(This is in response to Domenick Scudera's brilliant "Diary of a Gay Day." This is in no way making fun of gay people, but rather, a satirical, eye-rolling look at how my lifestyle is positively viewed by heretofore mentioned politicians, marketers, and Hollywood types. I fully support Scudera's lifestyle, his 16 year relationship, and his right to one day marry his "gay, homosexual, male lover." I recommend you read Domenick's piece before you read this one.)

I live the straight lifestyle. The lifestyle that is held up by politicians, marketers, and Hollywood as the ideal lifestyle. For those who are unfamiliar with my lifestyle, this is a typical day:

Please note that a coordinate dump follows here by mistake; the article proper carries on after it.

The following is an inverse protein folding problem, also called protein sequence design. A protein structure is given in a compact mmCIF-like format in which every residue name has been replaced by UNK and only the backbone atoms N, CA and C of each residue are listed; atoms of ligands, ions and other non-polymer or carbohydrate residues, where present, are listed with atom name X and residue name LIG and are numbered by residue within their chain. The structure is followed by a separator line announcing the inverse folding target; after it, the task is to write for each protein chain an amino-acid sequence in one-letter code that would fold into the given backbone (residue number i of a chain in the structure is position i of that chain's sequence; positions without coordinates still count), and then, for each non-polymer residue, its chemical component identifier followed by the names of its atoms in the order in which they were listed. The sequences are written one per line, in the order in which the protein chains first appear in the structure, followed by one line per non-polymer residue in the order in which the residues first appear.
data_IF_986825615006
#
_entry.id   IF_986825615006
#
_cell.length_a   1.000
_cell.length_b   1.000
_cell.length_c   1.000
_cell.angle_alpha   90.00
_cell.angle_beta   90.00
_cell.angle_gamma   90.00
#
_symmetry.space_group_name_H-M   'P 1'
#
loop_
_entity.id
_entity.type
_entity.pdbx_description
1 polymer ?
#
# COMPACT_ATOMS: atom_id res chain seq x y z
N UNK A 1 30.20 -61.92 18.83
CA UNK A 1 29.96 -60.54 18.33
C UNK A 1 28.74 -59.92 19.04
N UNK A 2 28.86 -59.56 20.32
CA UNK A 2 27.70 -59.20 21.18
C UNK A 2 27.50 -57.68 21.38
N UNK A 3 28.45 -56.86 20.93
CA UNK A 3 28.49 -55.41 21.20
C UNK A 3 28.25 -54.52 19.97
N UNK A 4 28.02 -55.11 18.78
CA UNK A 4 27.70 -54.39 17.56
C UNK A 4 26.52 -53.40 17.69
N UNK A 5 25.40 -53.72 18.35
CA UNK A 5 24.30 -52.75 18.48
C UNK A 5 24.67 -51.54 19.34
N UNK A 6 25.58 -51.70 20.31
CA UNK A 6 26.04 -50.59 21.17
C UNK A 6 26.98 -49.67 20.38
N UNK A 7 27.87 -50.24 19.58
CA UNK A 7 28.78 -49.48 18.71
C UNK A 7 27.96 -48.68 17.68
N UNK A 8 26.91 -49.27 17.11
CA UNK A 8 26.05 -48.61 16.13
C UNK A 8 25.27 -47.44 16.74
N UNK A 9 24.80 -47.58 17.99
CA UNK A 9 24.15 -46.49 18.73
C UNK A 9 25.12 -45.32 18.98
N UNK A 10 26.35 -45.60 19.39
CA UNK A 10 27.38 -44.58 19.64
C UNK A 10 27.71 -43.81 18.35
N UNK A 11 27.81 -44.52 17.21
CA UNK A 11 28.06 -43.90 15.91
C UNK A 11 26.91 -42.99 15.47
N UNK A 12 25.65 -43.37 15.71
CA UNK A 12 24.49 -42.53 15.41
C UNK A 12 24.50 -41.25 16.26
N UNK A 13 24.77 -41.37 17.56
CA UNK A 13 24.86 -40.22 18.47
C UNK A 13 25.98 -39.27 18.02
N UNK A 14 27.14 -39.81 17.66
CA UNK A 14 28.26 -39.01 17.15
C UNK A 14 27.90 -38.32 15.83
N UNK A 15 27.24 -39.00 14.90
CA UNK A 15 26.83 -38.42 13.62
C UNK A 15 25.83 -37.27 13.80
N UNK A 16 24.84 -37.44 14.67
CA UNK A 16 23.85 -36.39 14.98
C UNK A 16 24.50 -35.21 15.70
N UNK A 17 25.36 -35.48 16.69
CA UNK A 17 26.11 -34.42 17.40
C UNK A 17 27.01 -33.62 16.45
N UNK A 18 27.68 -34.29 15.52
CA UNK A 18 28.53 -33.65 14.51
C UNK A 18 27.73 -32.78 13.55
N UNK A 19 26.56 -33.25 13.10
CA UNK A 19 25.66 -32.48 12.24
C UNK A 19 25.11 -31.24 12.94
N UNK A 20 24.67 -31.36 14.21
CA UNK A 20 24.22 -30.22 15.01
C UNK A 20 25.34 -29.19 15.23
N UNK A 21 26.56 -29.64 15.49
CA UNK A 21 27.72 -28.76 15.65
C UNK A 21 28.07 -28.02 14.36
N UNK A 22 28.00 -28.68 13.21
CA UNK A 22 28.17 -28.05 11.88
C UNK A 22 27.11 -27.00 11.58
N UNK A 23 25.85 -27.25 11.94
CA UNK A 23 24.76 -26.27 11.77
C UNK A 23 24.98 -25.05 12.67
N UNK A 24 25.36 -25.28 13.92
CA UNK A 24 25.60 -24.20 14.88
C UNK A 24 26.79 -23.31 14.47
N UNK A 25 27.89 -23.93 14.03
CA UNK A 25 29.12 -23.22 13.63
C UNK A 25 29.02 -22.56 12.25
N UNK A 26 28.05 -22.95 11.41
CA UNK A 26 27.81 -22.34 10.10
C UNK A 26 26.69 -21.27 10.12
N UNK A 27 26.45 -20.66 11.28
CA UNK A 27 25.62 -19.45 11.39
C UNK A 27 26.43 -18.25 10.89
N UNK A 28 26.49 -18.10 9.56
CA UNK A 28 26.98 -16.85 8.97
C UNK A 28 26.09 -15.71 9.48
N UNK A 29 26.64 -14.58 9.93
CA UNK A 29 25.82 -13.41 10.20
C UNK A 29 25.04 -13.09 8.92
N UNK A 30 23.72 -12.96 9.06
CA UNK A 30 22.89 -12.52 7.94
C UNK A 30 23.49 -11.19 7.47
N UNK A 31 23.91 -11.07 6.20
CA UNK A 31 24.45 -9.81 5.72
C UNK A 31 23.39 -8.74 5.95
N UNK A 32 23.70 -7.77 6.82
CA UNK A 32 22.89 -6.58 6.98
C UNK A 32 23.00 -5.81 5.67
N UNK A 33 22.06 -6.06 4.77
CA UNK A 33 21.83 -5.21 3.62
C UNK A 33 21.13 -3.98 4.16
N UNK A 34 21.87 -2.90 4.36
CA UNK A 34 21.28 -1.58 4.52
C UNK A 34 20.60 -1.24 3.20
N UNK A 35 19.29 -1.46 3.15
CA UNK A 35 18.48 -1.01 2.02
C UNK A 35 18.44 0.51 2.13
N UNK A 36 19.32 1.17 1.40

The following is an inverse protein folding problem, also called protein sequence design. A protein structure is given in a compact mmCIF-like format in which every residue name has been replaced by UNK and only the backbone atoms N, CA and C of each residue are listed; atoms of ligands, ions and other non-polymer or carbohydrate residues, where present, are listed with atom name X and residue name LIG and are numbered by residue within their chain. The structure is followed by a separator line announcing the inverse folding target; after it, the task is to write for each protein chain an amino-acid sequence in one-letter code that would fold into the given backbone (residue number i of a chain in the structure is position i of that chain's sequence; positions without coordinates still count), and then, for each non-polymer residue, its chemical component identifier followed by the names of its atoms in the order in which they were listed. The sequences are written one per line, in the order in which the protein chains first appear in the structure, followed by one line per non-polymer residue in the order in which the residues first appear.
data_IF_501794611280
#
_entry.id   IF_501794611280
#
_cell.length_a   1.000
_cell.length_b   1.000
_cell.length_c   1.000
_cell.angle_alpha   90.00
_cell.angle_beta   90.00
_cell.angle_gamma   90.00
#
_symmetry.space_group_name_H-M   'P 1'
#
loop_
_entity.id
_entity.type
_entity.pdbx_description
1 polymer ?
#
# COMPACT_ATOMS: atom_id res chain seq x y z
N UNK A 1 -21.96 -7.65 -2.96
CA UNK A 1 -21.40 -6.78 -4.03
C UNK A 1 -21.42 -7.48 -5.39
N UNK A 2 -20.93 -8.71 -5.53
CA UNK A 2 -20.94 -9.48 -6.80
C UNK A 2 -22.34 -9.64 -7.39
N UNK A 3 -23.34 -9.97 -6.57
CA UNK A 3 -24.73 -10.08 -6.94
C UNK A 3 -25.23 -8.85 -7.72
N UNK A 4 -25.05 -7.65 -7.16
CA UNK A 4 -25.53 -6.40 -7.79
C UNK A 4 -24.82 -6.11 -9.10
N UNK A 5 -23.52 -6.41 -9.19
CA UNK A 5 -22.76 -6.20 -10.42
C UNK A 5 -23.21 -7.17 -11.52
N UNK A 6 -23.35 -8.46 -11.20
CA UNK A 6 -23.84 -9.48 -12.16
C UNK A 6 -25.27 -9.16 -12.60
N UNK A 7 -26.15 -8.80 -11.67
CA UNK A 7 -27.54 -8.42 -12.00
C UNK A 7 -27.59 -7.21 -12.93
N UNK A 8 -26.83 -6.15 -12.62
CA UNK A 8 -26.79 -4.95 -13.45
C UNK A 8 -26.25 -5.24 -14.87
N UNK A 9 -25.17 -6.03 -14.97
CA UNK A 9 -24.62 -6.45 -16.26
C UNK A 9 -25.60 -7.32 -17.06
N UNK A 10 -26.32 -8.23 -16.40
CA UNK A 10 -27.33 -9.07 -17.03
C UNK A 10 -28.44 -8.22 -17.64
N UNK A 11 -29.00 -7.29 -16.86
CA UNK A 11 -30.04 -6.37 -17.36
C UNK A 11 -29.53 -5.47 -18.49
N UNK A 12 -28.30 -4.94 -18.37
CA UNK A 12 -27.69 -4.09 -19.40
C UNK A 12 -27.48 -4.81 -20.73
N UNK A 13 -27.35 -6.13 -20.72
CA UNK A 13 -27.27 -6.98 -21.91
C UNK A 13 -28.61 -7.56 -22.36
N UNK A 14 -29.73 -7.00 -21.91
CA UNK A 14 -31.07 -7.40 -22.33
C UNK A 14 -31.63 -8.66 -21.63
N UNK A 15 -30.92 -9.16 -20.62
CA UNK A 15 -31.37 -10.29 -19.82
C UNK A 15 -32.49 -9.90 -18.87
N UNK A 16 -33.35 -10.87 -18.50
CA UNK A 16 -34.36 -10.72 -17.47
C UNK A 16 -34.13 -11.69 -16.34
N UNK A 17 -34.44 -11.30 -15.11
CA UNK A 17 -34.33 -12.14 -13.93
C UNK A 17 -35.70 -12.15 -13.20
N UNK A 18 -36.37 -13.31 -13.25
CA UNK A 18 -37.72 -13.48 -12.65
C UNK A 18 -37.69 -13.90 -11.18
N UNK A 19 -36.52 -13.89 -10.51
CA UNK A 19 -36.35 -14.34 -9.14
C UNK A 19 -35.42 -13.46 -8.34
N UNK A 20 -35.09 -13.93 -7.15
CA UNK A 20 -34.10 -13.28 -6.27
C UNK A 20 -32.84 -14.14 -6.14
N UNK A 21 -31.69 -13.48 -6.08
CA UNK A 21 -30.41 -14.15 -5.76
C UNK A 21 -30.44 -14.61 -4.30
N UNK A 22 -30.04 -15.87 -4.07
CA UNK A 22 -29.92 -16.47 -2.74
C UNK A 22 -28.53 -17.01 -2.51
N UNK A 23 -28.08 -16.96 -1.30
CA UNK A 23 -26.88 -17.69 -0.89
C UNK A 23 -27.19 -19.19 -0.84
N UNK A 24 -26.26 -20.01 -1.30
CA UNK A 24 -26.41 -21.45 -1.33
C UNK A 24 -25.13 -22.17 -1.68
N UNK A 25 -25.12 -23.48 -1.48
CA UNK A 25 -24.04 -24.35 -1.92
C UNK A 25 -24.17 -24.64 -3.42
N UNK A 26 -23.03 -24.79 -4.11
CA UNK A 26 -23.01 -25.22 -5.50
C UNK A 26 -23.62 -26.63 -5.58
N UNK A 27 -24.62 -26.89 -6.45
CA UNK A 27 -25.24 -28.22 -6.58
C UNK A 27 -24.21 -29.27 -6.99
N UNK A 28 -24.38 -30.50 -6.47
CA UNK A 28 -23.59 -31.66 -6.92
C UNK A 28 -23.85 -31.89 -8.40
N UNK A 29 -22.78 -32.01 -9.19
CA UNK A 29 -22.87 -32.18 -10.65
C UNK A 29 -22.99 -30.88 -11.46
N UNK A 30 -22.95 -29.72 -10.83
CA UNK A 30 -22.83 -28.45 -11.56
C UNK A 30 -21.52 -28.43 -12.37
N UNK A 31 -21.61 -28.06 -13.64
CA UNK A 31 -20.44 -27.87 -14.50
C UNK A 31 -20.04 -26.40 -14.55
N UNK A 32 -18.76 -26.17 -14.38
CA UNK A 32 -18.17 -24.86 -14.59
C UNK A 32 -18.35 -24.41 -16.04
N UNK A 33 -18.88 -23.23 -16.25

6:00 am. I wake up, ready to start my day. I choose to be straight today, as I have chosen every day for the last 44 years. After all, why would I choose to subject myself to nasty jokes, mean-spirited putdowns, discrimination, and even beatings and murder, all for the sake of "love"?

6:30 am. I take a straight shower. I know it's a straight shower, because the workmen who installed it were also straight. (I think this also makes it a Mexican shower.) The water is hot and appropriately softened, not like water for gay people. I don't know what water for gay people is like.

7:00 am. I have a straight breakfast of sausage and eggs — two symbols of fertility if there ever were any. I eat a banana, but I cut it into pieces so I don't look like I'm going down on it. I am flooded with emasculation imagery as I try to avoid eating a banana "gay."